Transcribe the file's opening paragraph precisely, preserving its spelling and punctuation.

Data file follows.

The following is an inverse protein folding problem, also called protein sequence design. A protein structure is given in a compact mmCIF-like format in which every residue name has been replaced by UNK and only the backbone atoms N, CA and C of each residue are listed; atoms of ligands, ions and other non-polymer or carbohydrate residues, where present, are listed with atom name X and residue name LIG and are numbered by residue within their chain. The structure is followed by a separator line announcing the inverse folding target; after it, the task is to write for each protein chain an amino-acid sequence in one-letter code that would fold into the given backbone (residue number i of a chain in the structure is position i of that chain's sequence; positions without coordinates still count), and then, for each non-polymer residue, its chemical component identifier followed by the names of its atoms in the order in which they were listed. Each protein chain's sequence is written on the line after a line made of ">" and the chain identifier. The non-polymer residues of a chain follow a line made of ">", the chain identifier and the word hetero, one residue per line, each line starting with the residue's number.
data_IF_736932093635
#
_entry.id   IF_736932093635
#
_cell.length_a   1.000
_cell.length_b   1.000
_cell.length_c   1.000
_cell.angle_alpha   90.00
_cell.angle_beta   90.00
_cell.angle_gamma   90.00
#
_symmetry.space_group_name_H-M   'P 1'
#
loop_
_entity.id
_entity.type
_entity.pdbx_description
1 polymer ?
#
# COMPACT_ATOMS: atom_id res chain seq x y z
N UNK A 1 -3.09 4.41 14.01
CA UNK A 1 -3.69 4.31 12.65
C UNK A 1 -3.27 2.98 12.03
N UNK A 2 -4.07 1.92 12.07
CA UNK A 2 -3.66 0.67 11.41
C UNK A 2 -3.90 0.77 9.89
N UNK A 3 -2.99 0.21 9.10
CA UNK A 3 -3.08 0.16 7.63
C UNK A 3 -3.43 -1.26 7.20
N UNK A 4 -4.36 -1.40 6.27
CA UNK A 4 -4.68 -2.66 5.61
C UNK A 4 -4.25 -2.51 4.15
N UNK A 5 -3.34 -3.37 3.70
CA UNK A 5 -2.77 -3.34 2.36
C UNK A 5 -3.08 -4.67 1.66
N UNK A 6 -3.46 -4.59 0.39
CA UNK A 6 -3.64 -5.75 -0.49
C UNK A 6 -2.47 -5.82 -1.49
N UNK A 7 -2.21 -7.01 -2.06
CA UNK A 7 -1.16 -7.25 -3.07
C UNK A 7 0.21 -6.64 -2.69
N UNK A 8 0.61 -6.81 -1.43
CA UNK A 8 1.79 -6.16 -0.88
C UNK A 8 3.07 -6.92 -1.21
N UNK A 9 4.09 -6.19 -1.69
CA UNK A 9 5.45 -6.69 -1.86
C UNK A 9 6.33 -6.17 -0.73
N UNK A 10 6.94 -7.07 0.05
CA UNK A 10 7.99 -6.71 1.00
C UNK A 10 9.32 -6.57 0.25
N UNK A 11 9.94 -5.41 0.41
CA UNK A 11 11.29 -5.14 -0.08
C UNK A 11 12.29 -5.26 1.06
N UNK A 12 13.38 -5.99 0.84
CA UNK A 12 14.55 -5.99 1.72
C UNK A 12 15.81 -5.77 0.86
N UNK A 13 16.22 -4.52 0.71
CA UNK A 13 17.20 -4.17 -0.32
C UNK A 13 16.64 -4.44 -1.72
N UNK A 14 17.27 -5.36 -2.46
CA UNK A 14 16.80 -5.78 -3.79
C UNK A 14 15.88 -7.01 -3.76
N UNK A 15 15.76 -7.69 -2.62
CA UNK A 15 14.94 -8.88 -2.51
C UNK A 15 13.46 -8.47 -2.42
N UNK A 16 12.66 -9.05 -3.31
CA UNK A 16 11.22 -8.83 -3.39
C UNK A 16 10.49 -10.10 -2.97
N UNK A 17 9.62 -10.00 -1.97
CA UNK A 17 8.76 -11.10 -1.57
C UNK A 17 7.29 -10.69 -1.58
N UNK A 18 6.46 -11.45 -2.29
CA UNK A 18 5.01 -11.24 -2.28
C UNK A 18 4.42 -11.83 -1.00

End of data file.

The following is an inverse protein folding problem, also called protein sequence design. A protein structure is given in a compact mmCIF-like format in which every residue name has been replaced by UNK and only the backbone atoms N, CA and C of each residue are listed; atoms of ligands, ions and other non-polymer or carbohydrate residues, where present, are listed with atom name X and residue name LIG and are numbered by residue within their chain. The structure is followed by a separator line announcing the inverse folding target; after it, the task is to write for each protein chain an amino-acid sequence in one-letter code that would fold into the given backbone (residue number i of a chain in the structure is position i of that chain's sequence; positions without coordinates still count), and then, for each non-polymer residue, its chemical component identifier followed by the names of its atoms in the order in which they were listed. Each protein chain's sequence is written on the line after a line made of ">" and the chain identifier. The non-polymer residues of a chain follow a line made of ">", the chain identifier and the word hetero, one residue per line, each line starting with the residue's number.